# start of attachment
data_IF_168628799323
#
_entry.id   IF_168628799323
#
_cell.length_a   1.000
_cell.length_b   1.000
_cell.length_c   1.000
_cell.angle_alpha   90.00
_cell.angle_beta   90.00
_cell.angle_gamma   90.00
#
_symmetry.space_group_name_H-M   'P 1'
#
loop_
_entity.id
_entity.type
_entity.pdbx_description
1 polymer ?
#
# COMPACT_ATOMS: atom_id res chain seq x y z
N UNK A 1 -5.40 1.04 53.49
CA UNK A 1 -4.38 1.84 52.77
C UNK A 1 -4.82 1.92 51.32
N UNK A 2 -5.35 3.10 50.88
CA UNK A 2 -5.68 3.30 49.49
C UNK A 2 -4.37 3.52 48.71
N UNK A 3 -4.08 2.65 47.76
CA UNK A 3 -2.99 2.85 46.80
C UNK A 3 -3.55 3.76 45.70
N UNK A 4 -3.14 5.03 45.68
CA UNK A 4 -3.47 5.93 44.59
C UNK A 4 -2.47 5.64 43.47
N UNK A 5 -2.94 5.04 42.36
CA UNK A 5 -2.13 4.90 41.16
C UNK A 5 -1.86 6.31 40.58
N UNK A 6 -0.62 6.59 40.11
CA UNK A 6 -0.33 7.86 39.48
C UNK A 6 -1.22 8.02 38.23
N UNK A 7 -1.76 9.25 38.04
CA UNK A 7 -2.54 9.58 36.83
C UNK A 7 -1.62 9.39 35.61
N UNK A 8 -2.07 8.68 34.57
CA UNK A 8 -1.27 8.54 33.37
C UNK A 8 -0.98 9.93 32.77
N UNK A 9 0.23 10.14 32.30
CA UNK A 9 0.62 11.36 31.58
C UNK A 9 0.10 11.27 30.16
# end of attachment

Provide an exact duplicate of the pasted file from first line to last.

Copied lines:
data_IF_168628799323
#
_entry.id   IF_168628799323
#
_cell.length_a   1.000
_cell.length_b   1.000
_cell.length_c   1.000
_cell.angle_alpha   90.00
_cell.angle_beta   90.00
_cell.angle_gamma   90.00
#
_symmetry.space_group_name_H-M   'P 1'
#
loop_
_entity.id
_entity.type
_entity.pdbx_description
1 polymer ?
#
# COMPACT_ATOMS: atom_id res chain seq x y z
N UNK A 1 -5.40 1.04 53.49
CA UNK A 1 -4.38 1.84 52.77
C UNK A 1 -4.82 1.92 51.32
N UNK A 2 -5.35 3.10 50.88
CA UNK A 2 -5.68 3.30 49.49
C UNK A 2 -4.37 3.52 48.71
N UNK A 3 -4.08 2.65 47.76
CA UNK A 3 -2.99 2.85 46.80
C UNK A 3 -3.55 3.76 45.70
N UNK A 4 -3.14 5.03 45.68
CA UNK A 4 -3.47 5.93 44.59
C UNK A 4 -2.47 5.64 43.47
N UNK A 5 -2.94 5.04 42.36
CA UNK A 5 -2.13 4.90 41.16
C UNK A 5 -1.86 6.31 40.58
N UNK A 6 -0.62 6.59 40.11
CA UNK A 6 -0.33 7.86 39.48
C UNK A 6 -1.22 8.02 38.23
N UNK A 7 -1.76 9.25 38.04
CA UNK A 7 -2.54 9.58 36.83
C UNK A 7 -1.62 9.39 35.61
N UNK A 8 -2.07 8.68 34.57
CA UNK A 8 -1.27 8.54 33.37
C UNK A 8 -0.98 9.93 32.77
N UNK A 9 0.23 10.14 32.30
CA UNK A 9 0.62 11.36 31.58
C UNK A 9 0.10 11.27 30.16